American Social Health Association. (1998). Sexually transmitted diseases in America: How many cases and at what cost? Research Triangle Park, NC: American Social Health Association.
Cates W, Jr., American Social Health Association Panel. (1999). Estimates of the incidence and prevalence of sexually transmitted diseases in the United States. Sexually Transmitted Diseases, 26(Suppl. 4), S2-7.
Institute of Medicine. (1997). The hidden epidemic–Confronting sexually transmitted disease (edited by Thomas R. Eng and William T. Butler). Washington, DC: National Academy Press.
St Lawrence JS et al. (2002). STD screening, testing, case reporting, and clinical and partner notification practices: a national survey of US physicians. American Journal of Public Health, 92, 1784-1788.
Alan Guttmacher Institute. (1994). Sex and America's Teenagers. New York: Alan Guttmacher Institute.
Cates JR, Herndon NL, Schulz S L, Darroch JE. (2004). Our voices, our lives, our futures: Youth and sexually transmitted diseases. Chapel Hill, NC: University of North Carolina at Chapel Hill School of Journalism and Mass Communication.
Weinstock H, Berman S, Cates W, Jr. (2004). Sexually transmitted diseases among American youth: Incidence and prevalence estimates, 2000. Perspectives on Sexual and Reproductive Health, 36, 6-10.
Chesson HW, Blandford JM, Gift TL, Tao G, Irwin KL. (2004). The estimated direct medical cost of sexually transmitted diseases among American youth, 2000. Perspectives on Sexual and Reproductive Health, 36, 11-19.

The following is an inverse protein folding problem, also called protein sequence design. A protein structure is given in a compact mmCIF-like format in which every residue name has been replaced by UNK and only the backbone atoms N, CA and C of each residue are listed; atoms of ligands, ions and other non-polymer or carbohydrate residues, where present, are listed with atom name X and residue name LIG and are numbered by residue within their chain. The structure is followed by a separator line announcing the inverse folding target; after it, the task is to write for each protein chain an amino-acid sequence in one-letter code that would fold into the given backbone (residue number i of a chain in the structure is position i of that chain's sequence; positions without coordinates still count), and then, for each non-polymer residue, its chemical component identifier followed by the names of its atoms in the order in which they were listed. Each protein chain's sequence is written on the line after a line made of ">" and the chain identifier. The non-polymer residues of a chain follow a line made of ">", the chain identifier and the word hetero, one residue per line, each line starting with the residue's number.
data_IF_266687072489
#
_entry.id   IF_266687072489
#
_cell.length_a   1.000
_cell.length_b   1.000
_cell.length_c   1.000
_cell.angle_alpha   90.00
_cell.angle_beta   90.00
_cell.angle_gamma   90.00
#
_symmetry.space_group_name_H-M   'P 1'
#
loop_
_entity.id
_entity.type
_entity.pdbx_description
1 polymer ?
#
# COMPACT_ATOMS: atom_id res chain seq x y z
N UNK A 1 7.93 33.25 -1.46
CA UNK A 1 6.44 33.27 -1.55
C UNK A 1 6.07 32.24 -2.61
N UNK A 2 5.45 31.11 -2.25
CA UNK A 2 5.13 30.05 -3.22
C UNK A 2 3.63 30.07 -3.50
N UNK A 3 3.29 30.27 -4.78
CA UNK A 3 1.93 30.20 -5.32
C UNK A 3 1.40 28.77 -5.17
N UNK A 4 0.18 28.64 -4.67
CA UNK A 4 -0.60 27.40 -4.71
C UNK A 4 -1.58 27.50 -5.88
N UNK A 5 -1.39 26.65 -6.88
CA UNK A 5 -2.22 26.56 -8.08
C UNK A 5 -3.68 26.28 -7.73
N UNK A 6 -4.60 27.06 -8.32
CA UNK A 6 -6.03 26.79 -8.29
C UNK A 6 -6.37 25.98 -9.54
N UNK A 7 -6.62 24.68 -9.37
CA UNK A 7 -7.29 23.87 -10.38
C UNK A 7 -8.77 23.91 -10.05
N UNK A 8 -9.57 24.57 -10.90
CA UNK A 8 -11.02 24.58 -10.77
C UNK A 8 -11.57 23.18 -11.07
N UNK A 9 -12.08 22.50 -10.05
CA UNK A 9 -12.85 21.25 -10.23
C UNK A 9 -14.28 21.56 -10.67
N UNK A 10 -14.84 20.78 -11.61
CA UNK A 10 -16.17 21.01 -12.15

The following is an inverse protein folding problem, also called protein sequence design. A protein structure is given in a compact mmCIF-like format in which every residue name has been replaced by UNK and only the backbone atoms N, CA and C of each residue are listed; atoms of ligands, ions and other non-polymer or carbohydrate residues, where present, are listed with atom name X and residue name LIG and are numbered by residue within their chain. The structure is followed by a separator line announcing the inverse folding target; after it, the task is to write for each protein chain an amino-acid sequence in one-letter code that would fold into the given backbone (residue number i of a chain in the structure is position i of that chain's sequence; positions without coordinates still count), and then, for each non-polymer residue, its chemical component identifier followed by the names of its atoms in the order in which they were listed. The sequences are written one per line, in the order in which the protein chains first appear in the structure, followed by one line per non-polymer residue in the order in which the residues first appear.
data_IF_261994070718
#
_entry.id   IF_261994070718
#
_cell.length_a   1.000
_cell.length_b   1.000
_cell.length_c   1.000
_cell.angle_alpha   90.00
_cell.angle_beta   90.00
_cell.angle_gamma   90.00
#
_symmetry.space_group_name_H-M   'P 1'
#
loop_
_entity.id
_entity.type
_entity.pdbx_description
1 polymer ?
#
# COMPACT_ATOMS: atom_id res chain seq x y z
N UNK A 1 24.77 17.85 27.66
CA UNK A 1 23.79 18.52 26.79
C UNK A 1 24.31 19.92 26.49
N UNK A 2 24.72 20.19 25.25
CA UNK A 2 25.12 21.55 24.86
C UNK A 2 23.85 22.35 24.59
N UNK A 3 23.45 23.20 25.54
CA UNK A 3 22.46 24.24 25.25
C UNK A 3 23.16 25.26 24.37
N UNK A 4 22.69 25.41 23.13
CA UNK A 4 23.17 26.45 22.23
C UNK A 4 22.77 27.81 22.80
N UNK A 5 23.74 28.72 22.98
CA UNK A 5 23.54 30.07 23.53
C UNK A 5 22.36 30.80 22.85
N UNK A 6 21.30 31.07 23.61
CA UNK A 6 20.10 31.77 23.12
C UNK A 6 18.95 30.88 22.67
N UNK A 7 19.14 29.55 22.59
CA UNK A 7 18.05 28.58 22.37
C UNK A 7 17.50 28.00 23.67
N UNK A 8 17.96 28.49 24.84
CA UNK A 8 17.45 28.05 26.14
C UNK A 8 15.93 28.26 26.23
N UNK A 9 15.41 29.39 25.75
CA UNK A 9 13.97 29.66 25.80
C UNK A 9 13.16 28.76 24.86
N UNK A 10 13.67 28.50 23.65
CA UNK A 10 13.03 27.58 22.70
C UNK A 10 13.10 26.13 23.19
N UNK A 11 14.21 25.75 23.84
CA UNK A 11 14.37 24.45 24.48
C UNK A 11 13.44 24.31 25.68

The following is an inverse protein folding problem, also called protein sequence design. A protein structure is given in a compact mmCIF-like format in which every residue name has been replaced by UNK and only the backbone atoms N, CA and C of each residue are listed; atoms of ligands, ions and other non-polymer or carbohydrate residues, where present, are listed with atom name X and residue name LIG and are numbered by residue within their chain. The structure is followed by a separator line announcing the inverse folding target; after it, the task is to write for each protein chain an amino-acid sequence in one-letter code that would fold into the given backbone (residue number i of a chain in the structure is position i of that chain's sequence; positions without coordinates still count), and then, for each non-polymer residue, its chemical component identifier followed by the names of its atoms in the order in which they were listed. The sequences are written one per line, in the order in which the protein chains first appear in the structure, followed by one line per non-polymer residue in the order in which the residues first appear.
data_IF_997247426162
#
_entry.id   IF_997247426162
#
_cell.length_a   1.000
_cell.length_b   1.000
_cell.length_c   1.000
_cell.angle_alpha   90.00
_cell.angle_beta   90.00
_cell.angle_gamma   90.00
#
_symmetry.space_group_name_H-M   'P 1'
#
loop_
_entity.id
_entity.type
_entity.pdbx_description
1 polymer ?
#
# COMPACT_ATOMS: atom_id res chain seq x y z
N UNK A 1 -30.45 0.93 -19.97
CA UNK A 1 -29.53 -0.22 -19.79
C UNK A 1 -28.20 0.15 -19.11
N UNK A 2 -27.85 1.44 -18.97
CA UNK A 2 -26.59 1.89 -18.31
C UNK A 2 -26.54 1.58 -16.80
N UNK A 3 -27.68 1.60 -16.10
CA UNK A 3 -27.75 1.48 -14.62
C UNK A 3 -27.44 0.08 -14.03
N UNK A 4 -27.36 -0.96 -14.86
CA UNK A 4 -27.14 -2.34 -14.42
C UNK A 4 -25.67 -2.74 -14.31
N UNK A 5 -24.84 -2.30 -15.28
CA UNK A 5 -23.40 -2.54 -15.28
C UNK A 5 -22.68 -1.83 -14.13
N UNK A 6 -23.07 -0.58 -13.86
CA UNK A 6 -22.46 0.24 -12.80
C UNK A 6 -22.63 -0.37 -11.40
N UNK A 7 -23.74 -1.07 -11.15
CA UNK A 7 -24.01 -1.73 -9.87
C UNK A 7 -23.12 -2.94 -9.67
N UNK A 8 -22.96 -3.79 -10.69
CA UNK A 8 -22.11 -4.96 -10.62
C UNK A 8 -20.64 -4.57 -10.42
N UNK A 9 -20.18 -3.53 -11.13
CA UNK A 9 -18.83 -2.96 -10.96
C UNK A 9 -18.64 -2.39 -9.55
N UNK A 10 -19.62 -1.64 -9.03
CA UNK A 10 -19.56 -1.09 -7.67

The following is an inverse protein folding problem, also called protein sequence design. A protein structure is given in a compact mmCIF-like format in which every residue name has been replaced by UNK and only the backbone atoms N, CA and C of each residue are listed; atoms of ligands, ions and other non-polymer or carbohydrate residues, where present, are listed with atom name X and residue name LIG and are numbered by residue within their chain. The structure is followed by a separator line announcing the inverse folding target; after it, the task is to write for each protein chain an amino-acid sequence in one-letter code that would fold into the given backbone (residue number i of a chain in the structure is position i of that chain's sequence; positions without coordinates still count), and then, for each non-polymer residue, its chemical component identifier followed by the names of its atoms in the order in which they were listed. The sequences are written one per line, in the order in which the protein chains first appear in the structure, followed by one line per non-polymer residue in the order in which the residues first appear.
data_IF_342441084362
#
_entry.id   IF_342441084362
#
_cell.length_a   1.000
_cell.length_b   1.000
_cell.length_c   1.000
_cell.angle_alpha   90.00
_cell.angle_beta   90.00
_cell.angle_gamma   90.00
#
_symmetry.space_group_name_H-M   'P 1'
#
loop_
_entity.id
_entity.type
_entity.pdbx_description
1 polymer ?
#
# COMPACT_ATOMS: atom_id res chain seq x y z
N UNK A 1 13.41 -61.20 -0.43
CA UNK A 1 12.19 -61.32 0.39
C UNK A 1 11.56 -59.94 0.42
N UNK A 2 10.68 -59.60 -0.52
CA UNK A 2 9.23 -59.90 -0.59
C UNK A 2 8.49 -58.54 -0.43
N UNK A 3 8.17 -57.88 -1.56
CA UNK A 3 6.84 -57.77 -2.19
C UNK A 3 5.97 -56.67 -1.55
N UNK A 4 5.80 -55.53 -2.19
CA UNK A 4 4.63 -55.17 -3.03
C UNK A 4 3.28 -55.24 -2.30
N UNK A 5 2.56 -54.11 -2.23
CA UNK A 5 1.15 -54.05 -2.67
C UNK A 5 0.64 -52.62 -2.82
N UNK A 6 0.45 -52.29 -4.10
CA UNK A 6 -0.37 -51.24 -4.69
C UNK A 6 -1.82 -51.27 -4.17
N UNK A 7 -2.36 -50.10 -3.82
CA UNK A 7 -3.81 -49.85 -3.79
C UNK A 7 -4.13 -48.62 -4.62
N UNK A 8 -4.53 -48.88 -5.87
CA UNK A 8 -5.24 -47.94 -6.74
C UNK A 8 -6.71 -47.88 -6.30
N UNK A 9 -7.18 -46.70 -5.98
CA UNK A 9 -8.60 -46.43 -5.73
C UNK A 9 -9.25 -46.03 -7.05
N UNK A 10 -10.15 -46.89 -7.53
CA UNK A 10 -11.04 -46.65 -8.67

Centers for Disease Control and Prevention. Hepatitis B Frequently Asked Questions. Updated April 1, 2005. Retrieved April 22, 2005 from http://www.cdc.gov/ncidod/diseases/hepatitis/b/faqb.htm
Centers for Disease Control and Prevention. Hepatitis B Prevention for Men Who Have Sex With Men. Online Fact Sheet. Updated April 1, 2005. Retrieved April 22, 2005 from http://www.cdc.gov/ncidod/diseases/hepatitis/msm/hbv_msm_fact.htm.
Centers for Disease Control and Prevention. Tracking the hidden epidemics, 2000: Trends in the United States. Retrieved April 22, 2005 from http://www.cdc.gov/nchstp/od/news/RevBrochure1pdfHepatitisB.htm.
Fleming DT et al. (1997). Herpes simplex virus type 2 in the United States, 1976–1994. New England Journal of Medicine, 337, 1105–1111.
Corey L & Handsfield HH. (2000). Genital herpes and public health: addressing a global problem. Journal of the American Medical Association, 283, 791-794.
Armstrong GL et al. (2001). Incidence of herpes simplex virus type 2 infection in the United States. American Journal of Epidemiology, 153, 912-920.
Fisman DN et al. (2002). Projection of the future dimensions and costs of the genital herpes simplex type 2 epidemic in the United States. Sexually Transmitted Diseases, 29, 608-622.
Centers for Disease Control and Prevention. Genital HPV Infection. Online Fact Sheet. Retrieved May 9, 2005 from http://www.cdc.gov/std/HPV/STDFact-HPV.htm.
American Social Health Association. (2005). State of the Nation 2005: Challenges facing STD prevention in youth. Research Triangle Park, NC: American Social Health Association.
National Committee for Quality Assurance. (2004). The state of health care quality: 2004. Washington, DC: NCQA.
Ness RB et al. (2004). Condom use and the risk of recurrent pelvic inflammatory disease, chronic pelvic pain, or infertility following an episode of pelvic inflammatory disease. American Journal of Public Health, 2004, 94:1327-1329.
Page last updated May 3, 2006